The year 2015 was a turning point in the politics of the city when Barcelona en Comú (Catalan for “Barcelona in Common”), a new leftist political party won city council elections, and Ada Colau, the former spokeswoman of the PAH, was elected mayor. Many of Barcelona en Comú’s founding members were active participants in social and political movements, including the PAH and the anti-austerity Indignados 15M movement, among others. Thus, there was great interest in supporting social and cooperative housing initiatives from the very beginning. The seventy-five-year leasehold for State-Subsidized Housing that La Borda obtained from the Barcelona City Council that year was the first time such an arrangement had ever been established with the city. Considering Spain’s history of public policies favoring privatization and the indebtedness that resulted, the subversive power of such an initiative immediately provoked further interest in Barcelona and beyond. Many newspapers and news platforms reported on this economic model of leaseholds, which was already popular in other countries (like Ándel in Denmark or FUCVAM in Uruguay). In Spain, it has since been replicated in various other cities.

La Borda is the result of a series of assemblies in which various working groups, including cohabitation, legal policies, solidarity economies, communication, design and architecture, and internal management, focused on elaborating—separately first, and then jointly—different elements of the housing cooperative. The project is grounded in a form of collective ownership that avoids the possibility of speculation. But this was only possible by collaborating with financial entities that share the same values and ethics. Learning from and working with the cooperative bank Coop57, as well as La Dinamo foundation, the group experimented with novel financing and economic models including micro-credits, grants, housing loans, and participatory loans. This was necessary to allow future residents to pay their share and become part of the cooperative within the context of a financial crisis and economic austerity.3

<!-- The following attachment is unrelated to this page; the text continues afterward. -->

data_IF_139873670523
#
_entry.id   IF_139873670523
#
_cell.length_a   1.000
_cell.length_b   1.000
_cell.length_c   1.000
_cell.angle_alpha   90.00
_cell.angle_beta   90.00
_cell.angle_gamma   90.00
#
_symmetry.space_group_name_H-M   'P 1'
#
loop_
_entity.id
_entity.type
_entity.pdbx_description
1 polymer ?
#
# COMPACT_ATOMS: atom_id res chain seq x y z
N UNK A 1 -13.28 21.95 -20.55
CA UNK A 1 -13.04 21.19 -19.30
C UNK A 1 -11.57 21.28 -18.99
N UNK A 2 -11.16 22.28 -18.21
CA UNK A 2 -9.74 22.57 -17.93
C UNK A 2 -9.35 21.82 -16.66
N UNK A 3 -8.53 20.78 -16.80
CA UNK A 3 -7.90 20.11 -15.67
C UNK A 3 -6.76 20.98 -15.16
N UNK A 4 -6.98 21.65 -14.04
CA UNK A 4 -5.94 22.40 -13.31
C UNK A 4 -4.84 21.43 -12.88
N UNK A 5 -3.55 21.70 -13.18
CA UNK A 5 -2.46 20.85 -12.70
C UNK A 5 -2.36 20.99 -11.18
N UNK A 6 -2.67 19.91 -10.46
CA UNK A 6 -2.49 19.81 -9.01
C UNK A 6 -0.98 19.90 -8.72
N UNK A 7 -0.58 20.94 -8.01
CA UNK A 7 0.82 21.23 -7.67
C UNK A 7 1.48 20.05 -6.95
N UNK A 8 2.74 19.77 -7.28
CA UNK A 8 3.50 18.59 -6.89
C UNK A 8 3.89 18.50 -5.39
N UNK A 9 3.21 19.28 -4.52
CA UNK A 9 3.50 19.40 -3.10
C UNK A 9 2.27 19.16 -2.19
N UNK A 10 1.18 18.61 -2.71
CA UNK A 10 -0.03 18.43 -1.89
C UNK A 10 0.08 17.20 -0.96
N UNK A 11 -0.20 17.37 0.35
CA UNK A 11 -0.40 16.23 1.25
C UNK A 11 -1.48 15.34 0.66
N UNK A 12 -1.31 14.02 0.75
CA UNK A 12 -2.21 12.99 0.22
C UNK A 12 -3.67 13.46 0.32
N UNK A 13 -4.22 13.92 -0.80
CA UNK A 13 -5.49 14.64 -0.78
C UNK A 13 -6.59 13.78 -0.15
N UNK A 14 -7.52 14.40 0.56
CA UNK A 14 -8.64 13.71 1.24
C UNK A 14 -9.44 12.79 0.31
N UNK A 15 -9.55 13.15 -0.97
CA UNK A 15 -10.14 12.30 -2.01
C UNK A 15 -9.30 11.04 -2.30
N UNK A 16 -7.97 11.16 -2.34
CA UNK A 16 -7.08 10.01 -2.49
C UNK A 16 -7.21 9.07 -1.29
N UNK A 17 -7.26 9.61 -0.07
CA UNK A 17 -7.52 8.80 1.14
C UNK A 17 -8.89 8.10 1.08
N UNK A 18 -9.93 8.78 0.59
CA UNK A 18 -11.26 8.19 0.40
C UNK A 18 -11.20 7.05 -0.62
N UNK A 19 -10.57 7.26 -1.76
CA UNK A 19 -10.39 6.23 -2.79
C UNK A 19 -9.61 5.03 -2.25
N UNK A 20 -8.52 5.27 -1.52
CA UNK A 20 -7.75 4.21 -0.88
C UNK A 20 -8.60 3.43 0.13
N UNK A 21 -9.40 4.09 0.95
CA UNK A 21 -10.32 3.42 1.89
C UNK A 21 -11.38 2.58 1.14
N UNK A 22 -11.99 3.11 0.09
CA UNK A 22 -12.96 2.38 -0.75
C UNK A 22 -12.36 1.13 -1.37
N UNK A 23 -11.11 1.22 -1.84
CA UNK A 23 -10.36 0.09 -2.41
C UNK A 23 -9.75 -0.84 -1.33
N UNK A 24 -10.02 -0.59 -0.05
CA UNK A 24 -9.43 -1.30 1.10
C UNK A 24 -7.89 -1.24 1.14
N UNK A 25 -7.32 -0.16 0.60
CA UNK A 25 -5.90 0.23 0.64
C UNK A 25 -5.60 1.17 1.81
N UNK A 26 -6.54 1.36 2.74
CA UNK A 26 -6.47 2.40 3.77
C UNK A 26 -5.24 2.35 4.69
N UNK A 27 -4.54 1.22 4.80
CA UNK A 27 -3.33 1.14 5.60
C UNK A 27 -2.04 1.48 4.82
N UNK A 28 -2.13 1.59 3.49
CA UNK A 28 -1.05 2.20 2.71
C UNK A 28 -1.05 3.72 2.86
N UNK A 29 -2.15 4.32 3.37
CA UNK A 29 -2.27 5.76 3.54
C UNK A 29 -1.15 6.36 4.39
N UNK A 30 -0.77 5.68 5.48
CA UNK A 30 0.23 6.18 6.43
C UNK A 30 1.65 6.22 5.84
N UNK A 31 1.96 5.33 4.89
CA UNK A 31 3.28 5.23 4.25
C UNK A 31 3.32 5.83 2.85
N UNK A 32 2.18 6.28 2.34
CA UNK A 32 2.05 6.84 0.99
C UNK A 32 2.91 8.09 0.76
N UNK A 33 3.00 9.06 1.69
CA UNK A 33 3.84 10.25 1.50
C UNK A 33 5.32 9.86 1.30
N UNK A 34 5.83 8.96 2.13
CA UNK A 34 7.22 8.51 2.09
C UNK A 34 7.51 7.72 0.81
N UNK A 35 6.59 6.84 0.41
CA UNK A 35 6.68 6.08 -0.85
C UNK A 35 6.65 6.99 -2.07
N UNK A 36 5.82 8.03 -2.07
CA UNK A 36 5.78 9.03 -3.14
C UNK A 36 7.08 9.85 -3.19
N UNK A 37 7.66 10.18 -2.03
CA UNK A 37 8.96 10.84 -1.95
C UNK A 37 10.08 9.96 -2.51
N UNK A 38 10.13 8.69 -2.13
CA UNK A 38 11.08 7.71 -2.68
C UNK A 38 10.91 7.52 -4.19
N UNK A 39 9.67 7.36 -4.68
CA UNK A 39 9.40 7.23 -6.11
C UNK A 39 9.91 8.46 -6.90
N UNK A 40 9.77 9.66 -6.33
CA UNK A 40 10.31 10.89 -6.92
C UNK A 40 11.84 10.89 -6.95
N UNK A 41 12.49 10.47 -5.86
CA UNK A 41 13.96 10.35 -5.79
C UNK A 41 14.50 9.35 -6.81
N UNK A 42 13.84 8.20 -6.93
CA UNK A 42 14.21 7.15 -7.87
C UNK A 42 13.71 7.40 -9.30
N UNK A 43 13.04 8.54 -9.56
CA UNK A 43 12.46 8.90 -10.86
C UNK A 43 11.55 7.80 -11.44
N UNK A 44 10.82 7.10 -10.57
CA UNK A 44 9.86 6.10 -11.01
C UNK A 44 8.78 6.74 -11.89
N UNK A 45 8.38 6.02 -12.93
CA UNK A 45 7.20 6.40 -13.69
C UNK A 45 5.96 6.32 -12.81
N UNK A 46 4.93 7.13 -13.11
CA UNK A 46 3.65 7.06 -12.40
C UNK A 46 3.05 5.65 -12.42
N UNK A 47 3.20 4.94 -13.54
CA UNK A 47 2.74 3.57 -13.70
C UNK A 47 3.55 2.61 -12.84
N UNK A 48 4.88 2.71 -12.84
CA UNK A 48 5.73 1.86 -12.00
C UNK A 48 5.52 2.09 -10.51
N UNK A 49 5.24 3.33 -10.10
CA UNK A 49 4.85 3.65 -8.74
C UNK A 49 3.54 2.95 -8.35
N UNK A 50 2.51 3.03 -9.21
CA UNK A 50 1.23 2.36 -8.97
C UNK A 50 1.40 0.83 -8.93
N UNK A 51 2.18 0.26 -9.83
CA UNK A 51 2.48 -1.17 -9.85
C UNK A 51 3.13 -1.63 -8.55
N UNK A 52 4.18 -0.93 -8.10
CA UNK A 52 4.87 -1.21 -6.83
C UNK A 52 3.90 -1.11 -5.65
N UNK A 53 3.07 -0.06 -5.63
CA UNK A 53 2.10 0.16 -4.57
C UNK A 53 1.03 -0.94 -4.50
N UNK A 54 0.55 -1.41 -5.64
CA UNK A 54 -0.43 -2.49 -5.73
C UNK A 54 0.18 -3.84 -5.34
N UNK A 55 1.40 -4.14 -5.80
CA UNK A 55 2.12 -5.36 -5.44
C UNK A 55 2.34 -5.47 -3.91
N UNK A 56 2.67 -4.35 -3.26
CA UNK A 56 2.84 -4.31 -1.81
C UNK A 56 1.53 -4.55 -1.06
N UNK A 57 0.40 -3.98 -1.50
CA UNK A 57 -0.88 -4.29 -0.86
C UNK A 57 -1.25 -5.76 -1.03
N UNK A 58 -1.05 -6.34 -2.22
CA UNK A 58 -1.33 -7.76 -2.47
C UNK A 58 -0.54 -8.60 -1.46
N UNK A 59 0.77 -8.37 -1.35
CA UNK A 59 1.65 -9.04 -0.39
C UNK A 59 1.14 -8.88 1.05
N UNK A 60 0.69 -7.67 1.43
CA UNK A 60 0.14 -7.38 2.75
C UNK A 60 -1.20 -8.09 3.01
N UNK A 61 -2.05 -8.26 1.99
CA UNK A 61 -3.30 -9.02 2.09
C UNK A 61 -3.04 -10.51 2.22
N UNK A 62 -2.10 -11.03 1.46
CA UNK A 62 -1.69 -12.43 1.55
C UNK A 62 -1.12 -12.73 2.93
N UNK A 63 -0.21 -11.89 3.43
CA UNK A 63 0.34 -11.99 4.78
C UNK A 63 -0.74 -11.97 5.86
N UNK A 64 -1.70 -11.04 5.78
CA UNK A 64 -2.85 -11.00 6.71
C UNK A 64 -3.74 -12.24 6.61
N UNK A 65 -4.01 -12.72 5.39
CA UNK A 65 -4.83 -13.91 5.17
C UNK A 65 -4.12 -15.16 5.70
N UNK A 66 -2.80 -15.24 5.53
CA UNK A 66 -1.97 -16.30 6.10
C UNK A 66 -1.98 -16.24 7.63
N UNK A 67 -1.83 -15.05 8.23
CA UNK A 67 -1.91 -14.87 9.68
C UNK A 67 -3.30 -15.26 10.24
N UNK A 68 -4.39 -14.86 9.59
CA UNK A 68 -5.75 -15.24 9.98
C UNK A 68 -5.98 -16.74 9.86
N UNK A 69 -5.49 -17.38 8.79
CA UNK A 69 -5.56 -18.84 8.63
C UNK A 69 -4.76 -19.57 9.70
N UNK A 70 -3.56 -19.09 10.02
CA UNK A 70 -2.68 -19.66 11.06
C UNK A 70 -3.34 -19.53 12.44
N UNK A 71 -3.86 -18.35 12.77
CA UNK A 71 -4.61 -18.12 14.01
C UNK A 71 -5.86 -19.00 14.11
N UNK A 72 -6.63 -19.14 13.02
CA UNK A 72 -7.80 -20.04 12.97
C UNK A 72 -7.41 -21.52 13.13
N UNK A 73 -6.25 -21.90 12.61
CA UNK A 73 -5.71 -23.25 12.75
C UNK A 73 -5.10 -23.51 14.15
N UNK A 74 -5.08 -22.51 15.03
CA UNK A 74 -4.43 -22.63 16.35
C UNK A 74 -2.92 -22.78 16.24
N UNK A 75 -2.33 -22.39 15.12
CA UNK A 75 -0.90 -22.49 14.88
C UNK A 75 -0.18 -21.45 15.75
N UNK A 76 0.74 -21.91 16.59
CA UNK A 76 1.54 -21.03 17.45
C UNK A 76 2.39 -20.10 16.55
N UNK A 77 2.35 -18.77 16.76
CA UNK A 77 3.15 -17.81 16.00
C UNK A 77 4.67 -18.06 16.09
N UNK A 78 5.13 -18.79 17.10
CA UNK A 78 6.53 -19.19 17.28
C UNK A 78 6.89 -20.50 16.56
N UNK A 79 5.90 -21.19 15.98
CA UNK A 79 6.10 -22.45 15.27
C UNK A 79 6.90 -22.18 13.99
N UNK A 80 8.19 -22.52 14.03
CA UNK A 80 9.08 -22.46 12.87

La Borda did not merely seek to rethink the financial politics of housing. As the overall process of design (architectural, but also the ethics and protocols of conviviality) was based on assemblies and communal decision-making processes, the cooperative knew who was going to live in La Borda long before construction started. This allowed the architects to respond directly to their needs, one of which derived from the fact that most future residents did not have a car and preferred to use bicycles to get around. Existing parking regulations and other related land use policies, however, were designed for the standard idea of a citizen that owns a car, and were therefore inapplicable or unnecessary for residents of La Borda. Instead of complying with these unnecessary regulations, the collective successfully made the case that these regulations should not only not apply to them, but also that they need to be changed more widely. New municipal legislation was approved in 2017 which significantly reduced the required number of spaces in underground car parks in new buildings. While the Superior Court of Justice of Catalonia (TSJC) unfortunately rescinded this regulation in 2021, many ideas promoted in La Borda like this are aligned with new City Council policies regarding mobility and the use of public space, like the municipality’s Superblock project.4